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Discussion Starter · #1 ·
What is the biggest railway station in your country? Show us pictures and give us some information :)

I think the bussiest railway station in the Netherlands is Utrecht, but I'm not sure.
 

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Belgium : Bruxelles Midi

21 tracks :

1-2 stub for Eurostar to/from London (fenced)
3-6 Thalys, TGV, ICE
7-21 domestic traffic
22 stub domestic traffic, mainly used as engine pocket

Approximately 1000 trains per day, which is not bad at all for a city of
1.5 million inhabitants (compare with a city of similar importance in
France, for example...)

Controlled by one giant electric relays tower (built in the 70ies) with a few
computerized extensions.

Leads to 4 main lines to the south (one of them 4 tracks, the 3 others 2) and
to the north, to the north-south connection, going through Brussels
underground to Central and North, 6 tracks all the way, 20
trains/hour on each track during the peak hours.

Nice place for train watching.

See also (sorry, in french)
http://www.belrail.be/F/infrastructure/gares/index.php?gare=FBMZ&page=image
 

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How are you measuring busiest? Is it foot traffic because stations with several subway lines would win that.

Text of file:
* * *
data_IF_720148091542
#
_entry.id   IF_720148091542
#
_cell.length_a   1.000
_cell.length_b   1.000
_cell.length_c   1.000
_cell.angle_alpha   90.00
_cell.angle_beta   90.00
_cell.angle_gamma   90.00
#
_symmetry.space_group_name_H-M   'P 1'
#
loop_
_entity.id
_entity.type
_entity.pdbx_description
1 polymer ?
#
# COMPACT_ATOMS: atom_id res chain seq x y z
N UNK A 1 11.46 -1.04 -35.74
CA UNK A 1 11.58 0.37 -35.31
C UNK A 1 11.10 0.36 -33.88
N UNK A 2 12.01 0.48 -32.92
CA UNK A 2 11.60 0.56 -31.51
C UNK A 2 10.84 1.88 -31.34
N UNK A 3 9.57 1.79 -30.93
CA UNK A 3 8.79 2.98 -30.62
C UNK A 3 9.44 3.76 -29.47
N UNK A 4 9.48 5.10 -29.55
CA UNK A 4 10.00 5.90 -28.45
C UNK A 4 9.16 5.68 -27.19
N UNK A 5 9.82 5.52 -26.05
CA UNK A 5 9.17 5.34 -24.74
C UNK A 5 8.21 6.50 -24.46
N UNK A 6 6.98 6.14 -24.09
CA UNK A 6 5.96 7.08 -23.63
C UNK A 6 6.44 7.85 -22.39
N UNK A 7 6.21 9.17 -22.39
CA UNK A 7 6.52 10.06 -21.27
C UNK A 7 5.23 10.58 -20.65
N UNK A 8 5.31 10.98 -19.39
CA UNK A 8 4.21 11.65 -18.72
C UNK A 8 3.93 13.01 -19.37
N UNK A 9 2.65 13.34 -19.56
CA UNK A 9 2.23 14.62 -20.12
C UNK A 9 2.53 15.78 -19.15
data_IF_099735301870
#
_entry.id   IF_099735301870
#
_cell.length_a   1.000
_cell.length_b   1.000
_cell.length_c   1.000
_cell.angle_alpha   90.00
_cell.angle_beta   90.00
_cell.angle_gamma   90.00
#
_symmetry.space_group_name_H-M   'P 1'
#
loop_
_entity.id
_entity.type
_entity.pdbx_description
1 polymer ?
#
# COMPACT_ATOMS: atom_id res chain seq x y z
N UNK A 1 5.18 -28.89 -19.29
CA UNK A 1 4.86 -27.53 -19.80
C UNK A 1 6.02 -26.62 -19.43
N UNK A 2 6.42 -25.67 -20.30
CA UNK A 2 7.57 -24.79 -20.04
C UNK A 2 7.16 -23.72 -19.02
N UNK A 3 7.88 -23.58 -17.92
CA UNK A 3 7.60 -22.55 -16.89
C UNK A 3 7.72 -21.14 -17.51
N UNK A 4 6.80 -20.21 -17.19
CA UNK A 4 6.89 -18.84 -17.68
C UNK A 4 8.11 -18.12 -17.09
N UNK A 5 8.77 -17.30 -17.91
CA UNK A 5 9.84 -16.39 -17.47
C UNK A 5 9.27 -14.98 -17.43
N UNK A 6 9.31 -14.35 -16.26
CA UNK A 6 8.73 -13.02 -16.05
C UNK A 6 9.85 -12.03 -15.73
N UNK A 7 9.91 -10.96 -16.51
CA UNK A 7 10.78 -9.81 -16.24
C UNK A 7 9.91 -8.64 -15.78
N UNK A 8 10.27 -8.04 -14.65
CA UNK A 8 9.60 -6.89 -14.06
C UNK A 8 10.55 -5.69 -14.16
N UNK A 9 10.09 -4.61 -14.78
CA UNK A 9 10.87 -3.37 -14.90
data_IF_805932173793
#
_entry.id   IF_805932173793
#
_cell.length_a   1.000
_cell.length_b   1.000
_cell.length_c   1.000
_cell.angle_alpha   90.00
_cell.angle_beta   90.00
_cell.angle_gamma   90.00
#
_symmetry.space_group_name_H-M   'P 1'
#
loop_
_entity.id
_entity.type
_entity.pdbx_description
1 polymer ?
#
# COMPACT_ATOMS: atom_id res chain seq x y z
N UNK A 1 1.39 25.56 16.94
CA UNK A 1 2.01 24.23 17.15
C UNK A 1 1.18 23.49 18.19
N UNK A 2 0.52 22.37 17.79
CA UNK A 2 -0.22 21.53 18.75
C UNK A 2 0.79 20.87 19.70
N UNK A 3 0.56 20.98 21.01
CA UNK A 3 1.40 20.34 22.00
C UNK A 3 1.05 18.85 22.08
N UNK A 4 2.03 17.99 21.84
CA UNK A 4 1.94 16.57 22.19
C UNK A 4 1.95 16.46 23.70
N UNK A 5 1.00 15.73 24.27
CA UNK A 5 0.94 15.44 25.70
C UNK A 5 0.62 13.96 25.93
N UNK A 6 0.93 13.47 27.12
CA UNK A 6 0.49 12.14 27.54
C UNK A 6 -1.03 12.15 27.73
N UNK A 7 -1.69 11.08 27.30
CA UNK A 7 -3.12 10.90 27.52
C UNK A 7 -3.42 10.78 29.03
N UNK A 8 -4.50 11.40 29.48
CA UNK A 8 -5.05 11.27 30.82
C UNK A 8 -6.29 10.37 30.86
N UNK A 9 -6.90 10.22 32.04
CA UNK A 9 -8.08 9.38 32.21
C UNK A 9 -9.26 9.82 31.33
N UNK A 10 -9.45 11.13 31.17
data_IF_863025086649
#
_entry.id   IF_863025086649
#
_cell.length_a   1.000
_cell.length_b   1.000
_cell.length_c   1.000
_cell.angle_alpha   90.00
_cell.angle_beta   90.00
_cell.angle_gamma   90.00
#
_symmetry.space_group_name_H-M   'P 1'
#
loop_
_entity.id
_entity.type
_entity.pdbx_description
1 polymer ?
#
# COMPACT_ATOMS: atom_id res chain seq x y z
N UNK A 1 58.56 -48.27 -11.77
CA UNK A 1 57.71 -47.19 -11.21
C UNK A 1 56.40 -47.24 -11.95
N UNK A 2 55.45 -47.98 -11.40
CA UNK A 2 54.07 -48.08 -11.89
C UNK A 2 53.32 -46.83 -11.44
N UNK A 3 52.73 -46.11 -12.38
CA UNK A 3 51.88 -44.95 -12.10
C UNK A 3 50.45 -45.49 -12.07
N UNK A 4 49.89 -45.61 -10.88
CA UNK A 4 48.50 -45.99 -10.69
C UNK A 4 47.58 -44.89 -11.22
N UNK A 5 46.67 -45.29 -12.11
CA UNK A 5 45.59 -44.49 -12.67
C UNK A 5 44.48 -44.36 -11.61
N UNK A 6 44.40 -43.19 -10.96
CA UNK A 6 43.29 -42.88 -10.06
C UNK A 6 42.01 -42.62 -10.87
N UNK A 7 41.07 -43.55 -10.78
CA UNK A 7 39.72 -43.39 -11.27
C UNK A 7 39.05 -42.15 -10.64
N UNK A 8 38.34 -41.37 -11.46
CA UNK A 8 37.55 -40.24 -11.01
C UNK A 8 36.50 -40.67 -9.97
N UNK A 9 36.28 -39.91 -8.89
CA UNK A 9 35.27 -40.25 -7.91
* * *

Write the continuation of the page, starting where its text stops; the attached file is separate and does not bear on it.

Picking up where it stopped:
Is it entirely rail foot traffic or number of trains terminating/departing from the station?

For the year 07/08 counting entry/exits

London Waterloo 100,306,690
London Victoria 77,462,118
London Liverpool Street 57,789,977
London Bridge 54,124,745
London Charing Cross 39,063,680
London Euston 29,341,183
London Paddington 29,224,721
London Kings Cross 24,629,269
East Croydon 22,583,906
London Cannon Street 22,177,066
 

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Discussion Starter · #5 · (Edited)
I think the train station in Amsterdam is the biggest train station in the Netherlands

- Daily ridership = 250.000 (2008)
- Platform tracks = 11

Rotterdam has approx. 110.000 passengers a day and Utrecht 151.000 a day.

Altough Amsterdam has the most passengers a day it is mostly said that Utrecht has the bussiest station in NL, I don't know why. I though that as well.
Utrecht train station has 55 million passengers a year and it now expanding (finished in 2013) to 100 million passengers a year. I don't know about Amsterdam.
 

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Hamburg Hbf., Frankfurt/Main Hbf. and Cologne Hbf. are the busiest in Germany. Which is number one, differs from what is counted. Passengers, number of trains etc.
In know that Cologne Hbf. and Frankfurt Hbf. have much more than 2000 trains per day each.
 

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In portugal:


Lisboa main stations:

Entrecampos = 300.000 daily (4 main platforms have an urban/comuter train entering/exiting the station at any time during rush hour(including some diesel hauled intercity and even a couple of pendolinos)) (plus 2 aditional tracks for regional trains)
Cais do Sodré = 270.000 daily (terminal station w/6/7 tracks, commuter only)(also has a huge FERRYBOAT terminus with more than 80.000 daily passengers)
Oriente = 205.000 daily (8 tracks serve all kinds of traffic)
Rossio = 70.000 daily (terminal station with 4+1 platforms, comuter only) (notice that EVERY one of the 4+1tracks has a platform in each side for ease of boarding(not counted as 10 platforms since they serve only 5 trains))